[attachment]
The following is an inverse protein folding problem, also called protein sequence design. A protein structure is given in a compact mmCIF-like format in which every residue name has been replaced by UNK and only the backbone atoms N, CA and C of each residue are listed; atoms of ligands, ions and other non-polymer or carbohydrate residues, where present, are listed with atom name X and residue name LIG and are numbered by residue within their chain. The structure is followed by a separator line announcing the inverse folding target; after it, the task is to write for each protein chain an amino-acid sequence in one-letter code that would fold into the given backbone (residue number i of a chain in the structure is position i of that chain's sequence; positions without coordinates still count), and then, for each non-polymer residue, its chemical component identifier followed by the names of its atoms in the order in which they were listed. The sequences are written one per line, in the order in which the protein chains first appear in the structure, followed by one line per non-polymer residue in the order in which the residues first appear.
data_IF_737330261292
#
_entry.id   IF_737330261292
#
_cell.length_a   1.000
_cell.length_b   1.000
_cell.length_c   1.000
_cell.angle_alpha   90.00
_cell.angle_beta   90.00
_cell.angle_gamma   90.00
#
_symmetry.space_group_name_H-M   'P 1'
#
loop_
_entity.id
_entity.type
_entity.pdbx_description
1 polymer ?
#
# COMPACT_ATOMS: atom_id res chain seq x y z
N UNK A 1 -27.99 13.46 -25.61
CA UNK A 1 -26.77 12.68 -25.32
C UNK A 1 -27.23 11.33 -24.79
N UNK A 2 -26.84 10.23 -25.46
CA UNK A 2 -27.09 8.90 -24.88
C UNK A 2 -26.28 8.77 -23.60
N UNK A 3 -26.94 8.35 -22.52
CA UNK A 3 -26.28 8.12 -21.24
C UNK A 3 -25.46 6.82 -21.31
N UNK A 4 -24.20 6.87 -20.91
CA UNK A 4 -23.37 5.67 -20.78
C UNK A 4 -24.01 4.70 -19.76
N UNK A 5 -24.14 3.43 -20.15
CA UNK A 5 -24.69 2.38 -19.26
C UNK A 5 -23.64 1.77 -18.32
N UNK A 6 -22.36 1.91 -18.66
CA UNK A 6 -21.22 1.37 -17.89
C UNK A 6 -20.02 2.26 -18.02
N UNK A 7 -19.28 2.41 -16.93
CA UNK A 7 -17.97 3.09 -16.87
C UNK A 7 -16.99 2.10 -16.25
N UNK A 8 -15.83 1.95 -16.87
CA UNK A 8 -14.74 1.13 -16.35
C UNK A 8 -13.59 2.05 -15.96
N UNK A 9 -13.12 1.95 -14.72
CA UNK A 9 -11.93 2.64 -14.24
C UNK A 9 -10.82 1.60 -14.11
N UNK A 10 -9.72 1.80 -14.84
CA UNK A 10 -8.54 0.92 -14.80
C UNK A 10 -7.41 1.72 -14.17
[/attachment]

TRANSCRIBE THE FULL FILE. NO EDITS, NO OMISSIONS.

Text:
The following is an inverse protein folding problem, also called protein sequence design. A protein structure is given in a compact mmCIF-like format in which every residue name has been replaced by UNK and only the backbone atoms N, CA and C of each residue are listed; atoms of ligands, ions and other non-polymer or carbohydrate residues, where present, are listed with atom name X and residue name LIG and are numbered by residue within their chain. The structure is followed by a separator line announcing the inverse folding target; after it, the task is to write for each protein chain an amino-acid sequence in one-letter code that would fold into the given backbone (residue number i of a chain in the structure is position i of that chain's sequence; positions without coordinates still count), and then, for each non-polymer residue, its chemical component identifier followed by the names of its atoms in the order in which they were listed. The sequences are written one per line, in the order in which the protein chains first appear in the structure, followed by one line per non-polymer residue in the order in which the residues first appear.
data_IF_737330261292
#
_entry.id   IF_737330261292
#
_cell.length_a   1.000
_cell.length_b   1.000
_cell.length_c   1.000
_cell.angle_alpha   90.00
_cell.angle_beta   90.00
_cell.angle_gamma   90.00
#
_symmetry.space_group_name_H-M   'P 1'
#
loop_
_entity.id
_entity.type
_entity.pdbx_description
1 polymer ?
#
# COMPACT_ATOMS: atom_id res chain seq x y z
N UNK A 1 -27.99 13.46 -25.61
CA UNK A 1 -26.77 12.68 -25.32
C UNK A 1 -27.23 11.33 -24.79
N UNK A 2 -26.84 10.23 -25.46
CA UNK A 2 -27.09 8.90 -24.88
C UNK A 2 -26.28 8.77 -23.60
N UNK A 3 -26.94 8.35 -22.52
CA UNK A 3 -26.28 8.12 -21.24
C UNK A 3 -25.46 6.82 -21.31
N UNK A 4 -24.20 6.87 -20.91
CA UNK A 4 -23.37 5.67 -20.78
C UNK A 4 -24.01 4.70 -19.76
N UNK A 5 -24.14 3.43 -20.15
CA UNK A 5 -24.69 2.38 -19.26
C UNK A 5 -23.64 1.77 -18.32
N UNK A 6 -22.36 1.91 -18.66
CA UNK A 6 -21.22 1.37 -17.89
C UNK A 6 -20.02 2.26 -18.02
N UNK A 7 -19.28 2.41 -16.93
CA UNK A 7 -17.97 3.09 -16.87
C UNK A 7 -16.99 2.10 -16.25
N UNK A 8 -15.83 1.95 -16.87
CA UNK A 8 -14.74 1.13 -16.35
C UNK A 8 -13.59 2.05 -15.96
N UNK A 9 -13.12 1.95 -14.72
CA UNK A 9 -11.93 2.64 -14.24
C UNK A 9 -10.82 1.60 -14.11
N UNK A 10 -9.72 1.80 -14.84
CA UNK A 10 -8.54 0.92 -14.80
C UNK A 10 -7.41 1.72 -14.17